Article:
Life happens, and sometimes very young friends are separated by moving, a falling out or simply growing apart. This happens with grade school friends, too, even with high school friends, but the older they get, the more best friends are apt to stay in contact. College or adult life, work, recreation and other natural gathering places may supply multiple very good friends and the ones that stick it out through bad times often become your favorites.
The one prerequisite "best friends" seem to have is to support one another despite the circumstances -- always having each other's back. You don't owe one another any favors. In fact, you don't even keep count. Fair weather friends just can't compete for your time and attention. When a best friend calls, you drop everything. Maybe this is why best friends make such good married couples.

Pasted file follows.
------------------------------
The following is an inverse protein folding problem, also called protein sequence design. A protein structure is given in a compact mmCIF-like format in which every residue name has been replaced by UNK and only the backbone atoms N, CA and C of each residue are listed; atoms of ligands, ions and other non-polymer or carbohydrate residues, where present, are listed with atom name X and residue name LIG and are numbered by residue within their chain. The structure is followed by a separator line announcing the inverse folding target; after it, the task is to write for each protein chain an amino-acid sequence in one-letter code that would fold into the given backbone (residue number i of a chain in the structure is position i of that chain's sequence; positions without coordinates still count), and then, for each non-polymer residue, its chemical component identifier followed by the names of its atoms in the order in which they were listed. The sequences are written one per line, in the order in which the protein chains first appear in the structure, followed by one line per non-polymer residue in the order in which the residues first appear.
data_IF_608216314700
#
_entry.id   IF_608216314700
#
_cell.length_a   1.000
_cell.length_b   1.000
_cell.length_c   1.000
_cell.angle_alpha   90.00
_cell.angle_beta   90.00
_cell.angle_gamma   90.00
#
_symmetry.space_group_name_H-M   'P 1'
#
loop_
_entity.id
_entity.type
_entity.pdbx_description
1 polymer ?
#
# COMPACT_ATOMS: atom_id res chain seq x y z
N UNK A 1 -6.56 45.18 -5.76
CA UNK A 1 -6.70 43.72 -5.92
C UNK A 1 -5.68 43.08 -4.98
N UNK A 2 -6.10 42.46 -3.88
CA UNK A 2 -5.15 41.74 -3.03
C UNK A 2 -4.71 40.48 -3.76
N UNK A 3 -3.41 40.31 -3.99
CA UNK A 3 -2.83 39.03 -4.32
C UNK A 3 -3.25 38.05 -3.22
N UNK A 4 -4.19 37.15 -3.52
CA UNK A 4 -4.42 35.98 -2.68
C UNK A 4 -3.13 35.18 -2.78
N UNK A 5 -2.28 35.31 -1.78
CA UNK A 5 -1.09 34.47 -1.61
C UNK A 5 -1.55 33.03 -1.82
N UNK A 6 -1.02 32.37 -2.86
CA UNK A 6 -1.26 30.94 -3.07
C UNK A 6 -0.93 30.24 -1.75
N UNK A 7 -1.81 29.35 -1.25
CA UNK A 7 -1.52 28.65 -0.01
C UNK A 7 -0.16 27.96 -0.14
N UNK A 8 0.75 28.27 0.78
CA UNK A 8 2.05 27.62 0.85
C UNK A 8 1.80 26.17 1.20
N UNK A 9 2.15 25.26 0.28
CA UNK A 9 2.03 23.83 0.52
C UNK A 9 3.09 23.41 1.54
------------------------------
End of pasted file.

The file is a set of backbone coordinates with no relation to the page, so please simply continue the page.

My first best friend was Kenny Hakida when I was five years old. He lived next door to my grandparents, which was a long walk from my house. We moved 40 miles away when I was ten and I never saw Kenny again. I later learned that his parents were interned in World War II after Pearl Harbor, and I was never able to talk to them about it.
I had a few other best friends in my adolescence and in high school in Southern California, but many of them went to out-of-state colleges while I got married and had kids, then moving a thousand miles away meant the end of any of those relationships. In Washington State, my younger brother filled that role, through bowling, karaoke, camping, fishing and other activities we both enjoyed. He's the taller one in my karaoke photo below. After a few years I moved across the country to be close to, and eventually marry, my present and last best friend.